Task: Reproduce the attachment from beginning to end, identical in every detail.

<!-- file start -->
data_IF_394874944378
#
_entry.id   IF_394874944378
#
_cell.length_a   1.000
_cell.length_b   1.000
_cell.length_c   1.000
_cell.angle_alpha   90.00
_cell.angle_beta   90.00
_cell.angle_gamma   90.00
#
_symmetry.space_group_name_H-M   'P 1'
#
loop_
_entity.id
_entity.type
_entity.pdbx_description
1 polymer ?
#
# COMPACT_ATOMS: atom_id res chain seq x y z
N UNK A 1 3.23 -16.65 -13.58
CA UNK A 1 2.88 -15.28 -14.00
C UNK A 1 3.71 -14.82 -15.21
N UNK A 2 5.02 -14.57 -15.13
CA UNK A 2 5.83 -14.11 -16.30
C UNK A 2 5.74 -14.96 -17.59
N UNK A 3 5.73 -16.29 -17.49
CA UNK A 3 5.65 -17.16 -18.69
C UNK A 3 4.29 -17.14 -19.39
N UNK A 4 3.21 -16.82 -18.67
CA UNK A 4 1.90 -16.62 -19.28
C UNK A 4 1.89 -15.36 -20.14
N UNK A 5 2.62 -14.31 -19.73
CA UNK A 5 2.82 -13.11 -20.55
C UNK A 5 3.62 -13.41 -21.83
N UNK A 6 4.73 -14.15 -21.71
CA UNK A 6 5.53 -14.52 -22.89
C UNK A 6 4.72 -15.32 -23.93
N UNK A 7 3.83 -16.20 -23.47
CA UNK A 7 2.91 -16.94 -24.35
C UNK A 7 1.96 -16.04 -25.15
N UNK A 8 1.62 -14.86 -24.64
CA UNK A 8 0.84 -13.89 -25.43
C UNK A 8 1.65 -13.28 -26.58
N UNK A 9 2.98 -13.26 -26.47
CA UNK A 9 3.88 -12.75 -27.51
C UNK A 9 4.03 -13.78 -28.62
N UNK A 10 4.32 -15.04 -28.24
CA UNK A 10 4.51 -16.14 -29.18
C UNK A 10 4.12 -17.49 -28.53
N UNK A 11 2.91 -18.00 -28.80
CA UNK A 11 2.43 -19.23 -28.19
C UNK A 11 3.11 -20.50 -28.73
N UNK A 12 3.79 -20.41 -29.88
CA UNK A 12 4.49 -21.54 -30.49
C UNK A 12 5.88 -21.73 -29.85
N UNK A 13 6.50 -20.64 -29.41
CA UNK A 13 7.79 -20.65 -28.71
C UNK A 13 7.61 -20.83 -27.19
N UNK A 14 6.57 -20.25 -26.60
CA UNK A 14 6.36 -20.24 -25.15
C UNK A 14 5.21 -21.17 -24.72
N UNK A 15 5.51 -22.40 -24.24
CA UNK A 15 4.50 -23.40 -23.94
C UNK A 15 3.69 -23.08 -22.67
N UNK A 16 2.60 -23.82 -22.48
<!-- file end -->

data_IF_394874944378
#
_entry.id   IF_394874944378
#
_cell.length_a   1.000
_cell.length_b   1.000
_cell.length_c   1.000
_cell.angle_alpha   90.00
_cell.angle_beta   90.00
_cell.angle_gamma   90.00
#
_symmetry.space_group_name_H-M   'P 1'
#
loop_
_entity.id
_entity.type
_entity.pdbx_description
1 polymer ?
#
# COMPACT_ATOMS: atom_id res chain seq x y z
N UNK A 1 3.23 -16.65 -13.58
CA UNK A 1 2.88 -15.28 -14.00
C UNK A 1 3.71 -14.82 -15.21
N UNK A 2 5.02 -14.57 -15.13
CA UNK A 2 5.83 -14.11 -16.30
C UNK A 2 5.74 -14.96 -17.59
N UNK A 3 5.73 -16.29 -17.49
CA UNK A 3 5.65 -17.16 -18.69
C UNK A 3 4.29 -17.14 -19.39
N UNK A 4 3.21 -16.82 -18.67
CA UNK A 4 1.90 -16.62 -19.28
C UNK A 4 1.89 -15.36 -20.14
N UNK A 5 2.62 -14.31 -19.73
CA UNK A 5 2.82 -13.11 -20.55
C UNK A 5 3.62 -13.41 -21.83
N UNK A 6 4.73 -14.15 -21.71
CA UNK A 6 5.53 -14.52 -22.89
C UNK A 6 4.72 -15.32 -23.93
N UNK A 7 3.83 -16.20 -23.47
CA UNK A 7 2.91 -16.94 -24.35
C UNK A 7 1.96 -16.04 -25.15
N UNK A 8 1.62 -14.86 -24.64
CA UNK A 8 0.84 -13.89 -25.43
C UNK A 8 1.65 -13.28 -26.58
N UNK A 9 2.98 -13.26 -26.47
CA UNK A 9 3.88 -12.75 -27.51
C UNK A 9 4.03 -13.78 -28.62
N UNK A 10 4.32 -15.04 -28.24
CA UNK A 10 4.51 -16.14 -29.18
C UNK A 10 4.12 -17.49 -28.53
N UNK A 11 2.91 -18.00 -28.80
CA UNK A 11 2.43 -19.23 -28.19
C UNK A 11 3.11 -20.50 -28.73
N UNK A 12 3.79 -20.41 -29.88
CA UNK A 12 4.49 -21.54 -30.49
C UNK A 12 5.88 -21.73 -29.85
N UNK A 13 6.50 -20.64 -29.41
CA UNK A 13 7.79 -20.65 -28.71
C UNK A 13 7.61 -20.83 -27.19
N UNK A 14 6.57 -20.25 -26.60
CA UNK A 14 6.36 -20.24 -25.15
C UNK A 14 5.21 -21.17 -24.72
N UNK A 15 5.51 -22.40 -24.24
CA UNK A 15 4.50 -23.40 -23.94
C UNK A 15 3.69 -23.08 -22.67
N UNK A 16 2.60 -23.82 -22.48